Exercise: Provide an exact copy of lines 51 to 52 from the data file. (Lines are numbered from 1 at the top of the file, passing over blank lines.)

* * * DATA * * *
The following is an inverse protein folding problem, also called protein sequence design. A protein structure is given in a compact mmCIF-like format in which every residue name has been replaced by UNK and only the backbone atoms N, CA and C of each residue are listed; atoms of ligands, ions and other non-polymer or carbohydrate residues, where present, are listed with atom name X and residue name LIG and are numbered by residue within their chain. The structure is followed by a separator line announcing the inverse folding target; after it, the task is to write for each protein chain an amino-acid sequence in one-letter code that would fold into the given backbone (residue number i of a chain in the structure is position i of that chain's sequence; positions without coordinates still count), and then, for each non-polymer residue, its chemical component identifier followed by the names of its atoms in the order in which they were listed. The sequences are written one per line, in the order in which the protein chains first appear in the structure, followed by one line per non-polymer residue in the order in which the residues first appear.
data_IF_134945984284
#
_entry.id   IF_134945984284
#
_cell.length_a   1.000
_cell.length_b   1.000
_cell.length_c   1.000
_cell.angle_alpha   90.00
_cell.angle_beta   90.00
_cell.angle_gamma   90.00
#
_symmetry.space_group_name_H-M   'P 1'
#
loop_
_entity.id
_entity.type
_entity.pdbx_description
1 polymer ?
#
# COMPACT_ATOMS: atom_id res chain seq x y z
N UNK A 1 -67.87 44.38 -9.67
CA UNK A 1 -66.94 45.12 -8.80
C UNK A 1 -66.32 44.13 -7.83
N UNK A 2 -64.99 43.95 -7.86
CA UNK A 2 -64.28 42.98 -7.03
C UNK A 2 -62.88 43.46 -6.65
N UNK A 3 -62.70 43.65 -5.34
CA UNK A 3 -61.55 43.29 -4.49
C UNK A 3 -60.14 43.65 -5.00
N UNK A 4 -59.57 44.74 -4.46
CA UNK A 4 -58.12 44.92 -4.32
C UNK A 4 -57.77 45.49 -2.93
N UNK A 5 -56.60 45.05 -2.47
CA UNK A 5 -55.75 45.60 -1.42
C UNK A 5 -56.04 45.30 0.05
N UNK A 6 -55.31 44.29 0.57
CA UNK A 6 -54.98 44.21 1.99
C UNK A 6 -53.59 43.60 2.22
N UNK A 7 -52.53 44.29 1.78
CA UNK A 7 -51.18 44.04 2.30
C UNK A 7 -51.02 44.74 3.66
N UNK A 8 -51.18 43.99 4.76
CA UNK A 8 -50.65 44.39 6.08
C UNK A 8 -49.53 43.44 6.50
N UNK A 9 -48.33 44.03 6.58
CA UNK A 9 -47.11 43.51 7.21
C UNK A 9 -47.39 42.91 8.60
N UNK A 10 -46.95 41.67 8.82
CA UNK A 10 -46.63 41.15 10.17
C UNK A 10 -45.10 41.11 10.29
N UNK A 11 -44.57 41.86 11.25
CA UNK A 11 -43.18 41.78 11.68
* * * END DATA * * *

C UNK A 10 -45.10 41.11 10.29
N UNK A 11 -44.57 41.86 11.25